Andrew Stotz 02:50
So when people speak about innovation, you know, sometimes I know exactly what they mean. But sometimes I don't know anything of what they mean. Maybe you could describe to the audience like What does innovation mean to you? And kind of why should we think about innovation? Aren't we innovative already?

Jenny Wilde 03:12
Well, as the globally recognized authority on innovation, I can tell you exactly what it means. Look, I think there's many definitions and types of innovation all the way from kind of incremental innovation, where you're saying, we have this kind of process, and we're going to improve this process, all the way up to incredibly transformative innovation, like the iPhone, which has changed the way we live and work or the internet, or, you know, the future of AI, blockchain, energy tech, etc. So, so I would class that all as innovation, there are many different definitions. It's just kind of different levels of innovation, if you will.

Andrew Stotz 04:01
And you know, in some ways you look at people I mean, I've worked in big companies myself over the years. Sometimes these people are not that innovative. And, you know, bosses are at the top of companies when we need to be more innovative people like Yeah, I just want to do my job. And you know, thanks a lot, and this is just more work or whatever. How does that company ring that innovative thinking without like, I don't know, how did they bring their staff along with that I can see like the top people chanting innovation, innovation, and maybe they believe it. Maybe they don't, I don't know. But I just think that it's such a challenge because people are kind of, you know, focused on just doing their thing.

Jenny Wilde 04:43
I mean, there's many things like innovation that a CEO will say, I know we need to do. I know we need to be innovative in all the business literature, the kind of shifts in my industry, what I see of the changing pace of the world today. But I've got all this other stuff to do. And so I'm going to talk about innovation and hope someone picks up that ball. And they don't, or you're going to kind of bring in a consultancy and, and hope that they can do the work for me. And I think, I mean, there's many places that organizations stumble. But I think some of the core elements is you have to have leadership buy in. And you need to understand what that means to you. So not just what is innovation. But what does that mean, strategically, your strategy or organizational strategy should be set up around, what does that mean, as a core part of your work, perhaps as an additional program, as both and and then it needs to be about building that kind of culture and capability and the structures within the organization. So I could talk about all of that. That's the kind of stuff we do with a lot of firms across Europe and the US. But it's, you know, sometimes it's seen as kind of this add on, and you see organizations going through phases of kind of talking about it, but not much happens, talking about it, and then adding a kind of bolt on, like, we're gonna do an innovation lab that will be separate to the organization or won't really change it, which then doesn't really work. And then kind of take a realization that is, wow, this is actually about our whole organization. And then when we, and it's not just a word. So there are organizations that will survive in the future, those who can, who can be innovative, who can be adaptive, and agile.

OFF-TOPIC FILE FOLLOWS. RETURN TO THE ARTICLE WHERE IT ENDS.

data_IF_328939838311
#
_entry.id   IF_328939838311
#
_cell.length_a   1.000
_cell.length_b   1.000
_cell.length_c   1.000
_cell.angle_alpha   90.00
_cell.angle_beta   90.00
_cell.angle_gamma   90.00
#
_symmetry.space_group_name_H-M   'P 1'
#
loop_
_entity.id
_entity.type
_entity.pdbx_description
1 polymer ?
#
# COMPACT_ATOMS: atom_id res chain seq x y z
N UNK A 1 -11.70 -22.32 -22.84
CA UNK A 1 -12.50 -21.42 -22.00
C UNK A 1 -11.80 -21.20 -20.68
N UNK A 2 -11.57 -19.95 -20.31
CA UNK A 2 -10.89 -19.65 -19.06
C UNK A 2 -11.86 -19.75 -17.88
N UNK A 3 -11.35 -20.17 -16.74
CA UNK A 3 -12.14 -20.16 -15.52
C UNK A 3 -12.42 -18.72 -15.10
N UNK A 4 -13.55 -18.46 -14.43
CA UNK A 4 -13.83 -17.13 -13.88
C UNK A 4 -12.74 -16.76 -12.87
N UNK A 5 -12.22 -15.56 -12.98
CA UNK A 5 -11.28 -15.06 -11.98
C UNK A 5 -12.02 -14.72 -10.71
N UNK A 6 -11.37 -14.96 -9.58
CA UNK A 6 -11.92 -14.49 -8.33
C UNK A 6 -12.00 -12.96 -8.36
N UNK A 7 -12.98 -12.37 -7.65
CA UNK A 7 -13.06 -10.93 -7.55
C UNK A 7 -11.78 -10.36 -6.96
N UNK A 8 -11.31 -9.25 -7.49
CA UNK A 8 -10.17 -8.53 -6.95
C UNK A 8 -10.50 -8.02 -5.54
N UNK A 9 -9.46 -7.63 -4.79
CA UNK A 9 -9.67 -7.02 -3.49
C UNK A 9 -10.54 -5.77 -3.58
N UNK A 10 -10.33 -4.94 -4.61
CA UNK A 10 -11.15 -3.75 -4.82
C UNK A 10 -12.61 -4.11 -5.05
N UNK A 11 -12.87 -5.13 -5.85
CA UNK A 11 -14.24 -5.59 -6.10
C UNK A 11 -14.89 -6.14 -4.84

Andrew Stotz 06:41
It's interesting, think about one of my teachers, Dr. Dr. W. Edwards Deming, when I was a young guy I studied with him in I, it was kind of, it's hard to understand, because at first, he talked about how quality needs to be set from the top. Okay, I, I got that if Tom's not committed. But then, then I thought, okay, set up a quality department and got it out or not. And what he said is no, no, you've got to build quality into every job, you've got to build quality thinking into everybody, otherwise, you never transform the business. And so a lot of that sounds similar to the type of thing you were saying about innovation is you've got to bring kind of the innovative mindset, or else, you know, throughout the organization, if you try to set it up as something separate, you know, it's never gonna be, it's always going to be seen as that separate entity, there's a kind of crazy men and women over there that are doing that crazy stuff. But that doesn't come into my world. So that's, I think that's a great, just a great tidbit right there. For the listeners. So interesting. I want to be more innovative, and I hope that I can be so I'm glad that I can meet you and learn a little bit about that. And now. So we're no longer going to talk about innovation. Now it's time to share your worst investment ever. And since no one goes into their worst investment thinking it will be tell us a bit about the circumstances leading up to and then tell us your story.

Jenny Wilde 08:09